from Chuck:  IDEA requires that an IEP identify & address all needs the student has. This is more important & helpful than the diagnosis/label. An evaluation must be “sufficiently comprehensive to identify all of the child’s sp ed. & related services needs, whether or not commonly linked to the disability category in which the child has been classified.” 300.304(c)(6)

from Marita:  Can you give an example of a situation where it would be beneficial for the diagnosis to be a secret? I suppose it could be because the parents are concerned that the teacher might break confidentiality. That should never happen.

Here’s why I think a teacher should know: I have ADHD, the majority of my students have ADHD (I teach the expelled teens), but none of the sped professionals have ADHD. If I know the diagnosis, I can really be helpful. I can also model that ADHD is nothing of which to be ashamed.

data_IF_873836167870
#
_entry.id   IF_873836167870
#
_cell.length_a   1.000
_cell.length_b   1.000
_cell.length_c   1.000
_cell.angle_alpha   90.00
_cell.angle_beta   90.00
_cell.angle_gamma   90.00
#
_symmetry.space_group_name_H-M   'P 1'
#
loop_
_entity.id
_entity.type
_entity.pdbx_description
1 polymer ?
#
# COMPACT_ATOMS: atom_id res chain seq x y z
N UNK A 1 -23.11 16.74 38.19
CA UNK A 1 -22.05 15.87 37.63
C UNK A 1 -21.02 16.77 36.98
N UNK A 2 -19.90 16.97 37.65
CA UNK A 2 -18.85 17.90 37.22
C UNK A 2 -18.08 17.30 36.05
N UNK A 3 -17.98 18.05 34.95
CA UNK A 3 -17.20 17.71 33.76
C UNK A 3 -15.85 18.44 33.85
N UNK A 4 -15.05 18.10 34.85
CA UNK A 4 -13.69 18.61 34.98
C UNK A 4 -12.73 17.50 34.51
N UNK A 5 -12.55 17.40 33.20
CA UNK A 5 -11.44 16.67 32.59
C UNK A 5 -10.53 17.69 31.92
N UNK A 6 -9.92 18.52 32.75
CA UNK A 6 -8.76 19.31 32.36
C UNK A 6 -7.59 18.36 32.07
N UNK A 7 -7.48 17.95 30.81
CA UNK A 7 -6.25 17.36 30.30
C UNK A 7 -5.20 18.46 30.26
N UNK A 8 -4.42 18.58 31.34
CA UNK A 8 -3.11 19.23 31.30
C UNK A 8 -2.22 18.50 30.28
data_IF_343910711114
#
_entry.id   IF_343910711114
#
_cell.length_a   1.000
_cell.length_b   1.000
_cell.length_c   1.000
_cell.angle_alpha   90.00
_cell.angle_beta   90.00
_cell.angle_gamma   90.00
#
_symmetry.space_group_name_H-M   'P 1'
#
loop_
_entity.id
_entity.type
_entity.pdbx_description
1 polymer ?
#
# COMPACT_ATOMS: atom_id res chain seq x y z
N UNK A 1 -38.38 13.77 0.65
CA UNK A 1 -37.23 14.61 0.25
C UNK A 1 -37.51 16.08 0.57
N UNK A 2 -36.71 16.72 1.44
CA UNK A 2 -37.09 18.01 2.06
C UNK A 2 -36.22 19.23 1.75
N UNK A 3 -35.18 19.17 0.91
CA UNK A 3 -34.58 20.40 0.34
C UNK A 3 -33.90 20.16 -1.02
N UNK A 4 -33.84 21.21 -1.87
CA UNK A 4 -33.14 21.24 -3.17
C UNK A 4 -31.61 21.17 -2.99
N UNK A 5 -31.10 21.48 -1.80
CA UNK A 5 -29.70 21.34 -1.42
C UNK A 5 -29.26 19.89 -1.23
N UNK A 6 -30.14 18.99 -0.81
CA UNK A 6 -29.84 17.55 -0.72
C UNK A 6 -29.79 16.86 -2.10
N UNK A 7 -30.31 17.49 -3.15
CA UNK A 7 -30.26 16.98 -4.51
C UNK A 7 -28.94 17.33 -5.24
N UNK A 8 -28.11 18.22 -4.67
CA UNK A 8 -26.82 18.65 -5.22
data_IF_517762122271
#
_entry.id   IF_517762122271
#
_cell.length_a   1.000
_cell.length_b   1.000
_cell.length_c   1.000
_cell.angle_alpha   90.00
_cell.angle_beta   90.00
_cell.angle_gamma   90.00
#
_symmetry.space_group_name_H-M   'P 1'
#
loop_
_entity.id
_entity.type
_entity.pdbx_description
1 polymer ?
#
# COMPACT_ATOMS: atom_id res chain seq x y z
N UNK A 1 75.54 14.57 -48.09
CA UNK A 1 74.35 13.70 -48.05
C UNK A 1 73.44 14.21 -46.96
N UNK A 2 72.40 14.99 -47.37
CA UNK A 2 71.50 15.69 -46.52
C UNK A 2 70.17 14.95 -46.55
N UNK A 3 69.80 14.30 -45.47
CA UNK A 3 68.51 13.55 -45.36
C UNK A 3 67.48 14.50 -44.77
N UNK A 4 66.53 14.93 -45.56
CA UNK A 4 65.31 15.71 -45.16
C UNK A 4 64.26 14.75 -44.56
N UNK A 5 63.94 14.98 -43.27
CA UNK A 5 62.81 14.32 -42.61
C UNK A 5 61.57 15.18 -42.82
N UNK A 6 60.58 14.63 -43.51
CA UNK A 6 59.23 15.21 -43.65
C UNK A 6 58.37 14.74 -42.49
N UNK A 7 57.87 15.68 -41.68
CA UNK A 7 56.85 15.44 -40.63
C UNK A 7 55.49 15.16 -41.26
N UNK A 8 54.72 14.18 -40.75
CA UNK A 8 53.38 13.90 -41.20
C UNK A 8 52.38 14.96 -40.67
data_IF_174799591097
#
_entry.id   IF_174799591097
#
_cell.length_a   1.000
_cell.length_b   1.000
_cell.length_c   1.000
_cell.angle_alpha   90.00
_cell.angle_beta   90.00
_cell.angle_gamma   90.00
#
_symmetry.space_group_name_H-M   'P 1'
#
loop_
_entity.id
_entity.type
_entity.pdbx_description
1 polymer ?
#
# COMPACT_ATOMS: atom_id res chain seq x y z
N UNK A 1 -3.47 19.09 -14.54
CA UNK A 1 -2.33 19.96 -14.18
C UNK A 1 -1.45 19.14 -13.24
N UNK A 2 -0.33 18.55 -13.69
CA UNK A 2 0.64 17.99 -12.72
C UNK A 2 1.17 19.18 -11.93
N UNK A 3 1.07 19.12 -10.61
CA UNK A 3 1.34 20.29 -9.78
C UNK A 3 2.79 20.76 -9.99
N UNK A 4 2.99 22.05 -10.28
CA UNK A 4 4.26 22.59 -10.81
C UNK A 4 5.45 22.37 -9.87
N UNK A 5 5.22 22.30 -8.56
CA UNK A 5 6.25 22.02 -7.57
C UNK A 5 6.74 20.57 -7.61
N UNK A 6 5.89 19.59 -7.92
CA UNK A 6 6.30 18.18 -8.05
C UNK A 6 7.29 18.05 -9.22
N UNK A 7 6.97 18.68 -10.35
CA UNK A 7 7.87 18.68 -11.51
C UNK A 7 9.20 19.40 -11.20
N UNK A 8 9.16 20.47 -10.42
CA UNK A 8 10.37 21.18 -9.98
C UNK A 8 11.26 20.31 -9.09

At the very least, teachers could get specific information from a book or website – but only if they know.

from JG:  I don’t think a diagnosis should be kept secret, but it’s not the most important info on the IEP. The IEP must include info on how the child’s disability specifically impacts them. This is very different from how a diagnosis is expected to impact a random child with the diagnosis.

With my own son, we’ve had some doctors who’ve had expectations based on his diagnosis that simply didn’t match up with the real life him. I know parents who’ve had similar experiences with school personnel.